In February 2015, Travis H. Brown started writing himself five-figure checks.
Three months in a row, the checks were for $28,000. Some were a little less. A couple of them were for $50,000. One was for $89,700.
Brown is the CEO, co-founder and part owner of Pelopidas LLC, the lobbying and campaign arm of retired financier Rex Sinquefield’s vast political network. His co-founder of Pelopidas is Rachel Keller.
They were divorced in 2014, but Keller remains a 50% owner, and an employee, of the company. Their operating agreement calls for Keller to be paid the same as Brown, but that’s not what has happened in recent years.
She’s suing him for breach of contract, breach of fiduciary duty and intentional interference with their jointly owned business.
In short, Keller says in legal documents, Brown is “looting the company” and using corporate assets such as a company plane as his “personal toy.”
I’ve written about the case twice since it was filed in 2016 because it sheds light on the man Mayor Lyda Krewson is depending on to manage the process by which St. Louis Lambert International Airport might eventually be privatized, leased to private bidders seeking to profit off of the city’s largest asset.
Brown was also a major player in the failed Better Together proposal that would have made corrupt politician and recently convicted felon Steve Stenger the all-powerful, unelected mayor of a newly merged St. Louis.
On these issues, it seems to me, Brown is Krewson’s shadow mayor.
It’s no wonder the mayor wants to rush to issue a request for qualifications on the airport privatization before the company running the process goes to trial.
The details won’t be pretty.
So about those checks.
According to the latest documents filed in the lawsuit, which include a recitation of financial records and a deposition of Brown, in 2016 alone, Brown “took roughly an extra $650,000 in personal income distributions for himself. … Even that $650,000 does not include hundreds of thousands of dollars that Mr. Brown distributed to himself, over the repeated objection of Pelopidas General Counsel, using sham loans to entities that were wholly owned by Mr. Brown.”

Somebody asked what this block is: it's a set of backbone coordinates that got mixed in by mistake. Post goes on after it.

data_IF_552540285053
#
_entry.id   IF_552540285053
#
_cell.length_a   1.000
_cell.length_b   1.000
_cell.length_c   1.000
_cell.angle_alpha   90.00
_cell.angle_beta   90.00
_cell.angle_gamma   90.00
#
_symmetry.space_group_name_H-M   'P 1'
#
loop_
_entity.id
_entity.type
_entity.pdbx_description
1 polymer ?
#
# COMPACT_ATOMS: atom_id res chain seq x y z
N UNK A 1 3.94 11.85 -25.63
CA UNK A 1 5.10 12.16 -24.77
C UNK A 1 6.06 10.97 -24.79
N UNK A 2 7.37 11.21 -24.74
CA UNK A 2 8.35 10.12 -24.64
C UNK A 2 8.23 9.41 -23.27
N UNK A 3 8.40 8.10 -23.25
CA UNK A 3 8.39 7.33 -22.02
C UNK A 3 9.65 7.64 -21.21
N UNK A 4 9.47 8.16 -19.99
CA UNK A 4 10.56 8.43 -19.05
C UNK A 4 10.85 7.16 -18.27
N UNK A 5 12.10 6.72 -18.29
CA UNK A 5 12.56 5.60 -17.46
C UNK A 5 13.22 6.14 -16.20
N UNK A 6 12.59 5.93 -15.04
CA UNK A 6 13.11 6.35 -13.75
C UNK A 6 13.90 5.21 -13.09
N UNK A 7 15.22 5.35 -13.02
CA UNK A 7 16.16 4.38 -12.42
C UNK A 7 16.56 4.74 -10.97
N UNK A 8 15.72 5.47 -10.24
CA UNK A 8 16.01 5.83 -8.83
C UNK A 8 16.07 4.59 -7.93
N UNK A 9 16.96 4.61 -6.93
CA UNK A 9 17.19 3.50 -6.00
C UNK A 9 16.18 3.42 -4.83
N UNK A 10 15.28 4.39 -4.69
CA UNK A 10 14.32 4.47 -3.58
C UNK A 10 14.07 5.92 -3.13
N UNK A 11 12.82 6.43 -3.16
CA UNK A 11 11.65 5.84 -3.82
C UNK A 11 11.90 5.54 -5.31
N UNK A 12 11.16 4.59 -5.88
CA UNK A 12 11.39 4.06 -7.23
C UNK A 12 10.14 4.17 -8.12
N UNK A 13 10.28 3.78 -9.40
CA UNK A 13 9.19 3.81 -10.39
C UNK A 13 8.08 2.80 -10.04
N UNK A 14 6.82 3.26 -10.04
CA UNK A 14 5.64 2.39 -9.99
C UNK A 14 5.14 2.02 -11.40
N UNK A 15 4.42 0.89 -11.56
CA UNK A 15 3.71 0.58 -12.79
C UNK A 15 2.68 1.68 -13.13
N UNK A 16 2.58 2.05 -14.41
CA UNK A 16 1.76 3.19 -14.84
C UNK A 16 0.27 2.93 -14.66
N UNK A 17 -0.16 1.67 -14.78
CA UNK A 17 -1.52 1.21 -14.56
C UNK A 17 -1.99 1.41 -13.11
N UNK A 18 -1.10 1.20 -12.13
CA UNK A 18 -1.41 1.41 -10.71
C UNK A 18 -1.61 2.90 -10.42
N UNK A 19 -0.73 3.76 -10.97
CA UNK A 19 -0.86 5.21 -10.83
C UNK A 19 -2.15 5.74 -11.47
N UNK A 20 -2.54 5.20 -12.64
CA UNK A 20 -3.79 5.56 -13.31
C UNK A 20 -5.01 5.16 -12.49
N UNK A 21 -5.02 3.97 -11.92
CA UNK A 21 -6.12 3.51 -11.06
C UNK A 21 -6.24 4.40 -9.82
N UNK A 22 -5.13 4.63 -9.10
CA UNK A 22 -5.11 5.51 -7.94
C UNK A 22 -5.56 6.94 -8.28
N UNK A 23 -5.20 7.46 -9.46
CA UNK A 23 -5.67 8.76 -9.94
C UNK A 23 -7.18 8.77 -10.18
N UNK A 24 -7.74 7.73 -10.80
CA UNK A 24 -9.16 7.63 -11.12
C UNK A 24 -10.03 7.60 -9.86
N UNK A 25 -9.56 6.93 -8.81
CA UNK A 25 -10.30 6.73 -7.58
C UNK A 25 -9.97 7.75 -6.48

That sounds like a lot of money.
But it’s nothing like the $800,000 a month that Sinquefield and Brown are spending on consultants working on the airport privatization process. More than $10 million has been spent on that process so far, but much like Keller’s lawsuit against Brown, finding out what the money has been spent on is an exercise in futility.
The city of St. Louis, by contract, can’t require Brown and his staff to show them the details about how he’s spending money that eventually — if privatization goes through — will be reimbursed by taxpayers.
This is why Keller’s lawsuit is so important.
Her attorneys have found evidence suggesting Brown is really good at spending money without being able to justify its business expense. “Mr. Brown cannot or will not articulate any justification for a host of large payments totaling more than $600,000 made by Pelopidas,” the lawsuit contends.
Then there are those “sham loans.”
They were to companies that Brown started in 2016 in Florida. According to the lawsuit, Brown was the sole owner of those companies, but after his general counsel, Laura Reeves, advised him that it was inappropriate to spend Pelopidas money on those separate companies, he “attempted to cover his tracks by executing documents purporting to transfer his ownership interest in the Brown Entities to Pelopidas.”
Reeves, by the way, is involved in the airport privatization, too. She’s on the corporate and civic outreach team. Keller’s attorney, John Kingston of Thompson Coburn, has scheduled Reeves for a deposition in the case. Brown’s attorneys are trying to block the deposition.
They’re also denying the allegations made in Keller’s latest petition and asking the court to strike any mentions of Brown’s so-called “perjury, alleged ‘shams’ without support, and recklessly and maliciously suggested undersigned counsel and Laura Reeves effectively conspired in fraud or ‘theft,’ … .”
Brown, who didn’t return a call seeking comment, deserves his day in court. When a guy with so much responsibility over the future of St. Louis is accused of “perjury,” “shams,” “fraud,” and “theft,” by his business partner, he ought to be given a chance to defend himself in front of a jury of city taxpayers.
That opportunity is likely coming soon.
Perhaps the public officials entrusting him with the city’s future will take note.